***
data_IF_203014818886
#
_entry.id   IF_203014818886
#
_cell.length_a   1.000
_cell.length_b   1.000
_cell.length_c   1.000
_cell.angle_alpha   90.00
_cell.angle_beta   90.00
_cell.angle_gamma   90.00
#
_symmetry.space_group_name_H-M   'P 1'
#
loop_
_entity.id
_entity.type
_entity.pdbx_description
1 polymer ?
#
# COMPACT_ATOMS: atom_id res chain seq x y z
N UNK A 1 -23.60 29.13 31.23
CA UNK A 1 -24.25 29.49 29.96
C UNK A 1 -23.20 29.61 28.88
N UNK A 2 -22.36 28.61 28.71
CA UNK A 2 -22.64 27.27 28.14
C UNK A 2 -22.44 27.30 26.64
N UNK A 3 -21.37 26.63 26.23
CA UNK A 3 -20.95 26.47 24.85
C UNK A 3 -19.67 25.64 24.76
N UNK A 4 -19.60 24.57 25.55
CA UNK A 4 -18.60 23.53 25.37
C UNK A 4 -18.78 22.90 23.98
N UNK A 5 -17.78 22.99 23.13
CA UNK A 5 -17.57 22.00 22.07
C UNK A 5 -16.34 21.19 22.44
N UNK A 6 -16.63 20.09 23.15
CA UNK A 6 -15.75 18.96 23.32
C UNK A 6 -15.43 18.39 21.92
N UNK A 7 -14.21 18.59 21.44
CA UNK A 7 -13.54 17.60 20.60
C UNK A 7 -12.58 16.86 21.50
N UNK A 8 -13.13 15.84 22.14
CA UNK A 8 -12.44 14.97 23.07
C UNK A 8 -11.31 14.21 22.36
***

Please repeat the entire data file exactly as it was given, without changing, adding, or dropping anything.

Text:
data_IF_203014818886
#
_entry.id   IF_203014818886
#
_cell.length_a   1.000
_cell.length_b   1.000
_cell.length_c   1.000
_cell.angle_alpha   90.00
_cell.angle_beta   90.00
_cell.angle_gamma   90.00
#
_symmetry.space_group_name_H-M   'P 1'
#
loop_
_entity.id
_entity.type
_entity.pdbx_description
1 polymer ?
#
# COMPACT_ATOMS: atom_id res chain seq x y z
N UNK A 1 -23.60 29.13 31.23
CA UNK A 1 -24.25 29.49 29.96
C UNK A 1 -23.20 29.61 28.88
N UNK A 2 -22.36 28.61 28.71
CA UNK A 2 -22.64 27.27 28.14
C UNK A 2 -22.44 27.30 26.64
N UNK A 3 -21.37 26.63 26.23
CA UNK A 3 -20.95 26.47 24.85
C UNK A 3 -19.67 25.64 24.76
N UNK A 4 -19.60 24.57 25.55
CA UNK A 4 -18.60 23.53 25.37
C UNK A 4 -18.78 22.90 23.98
N UNK A 5 -17.78 22.99 23.13
CA UNK A 5 -17.57 22.00 22.07
C UNK A 5 -16.34 21.19 22.44
N UNK A 6 -16.63 20.09 23.15
CA UNK A 6 -15.75 18.96 23.32
C UNK A 6 -15.43 18.39 21.92
N UNK A 7 -14.21 18.59 21.44
CA UNK A 7 -13.54 17.60 20.60
C UNK A 7 -12.58 16.86 21.50
N UNK A 8 -13.13 15.84 22.14
CA UNK A 8 -12.44 14.97 23.07
C UNK A 8 -11.31 14.21 22.36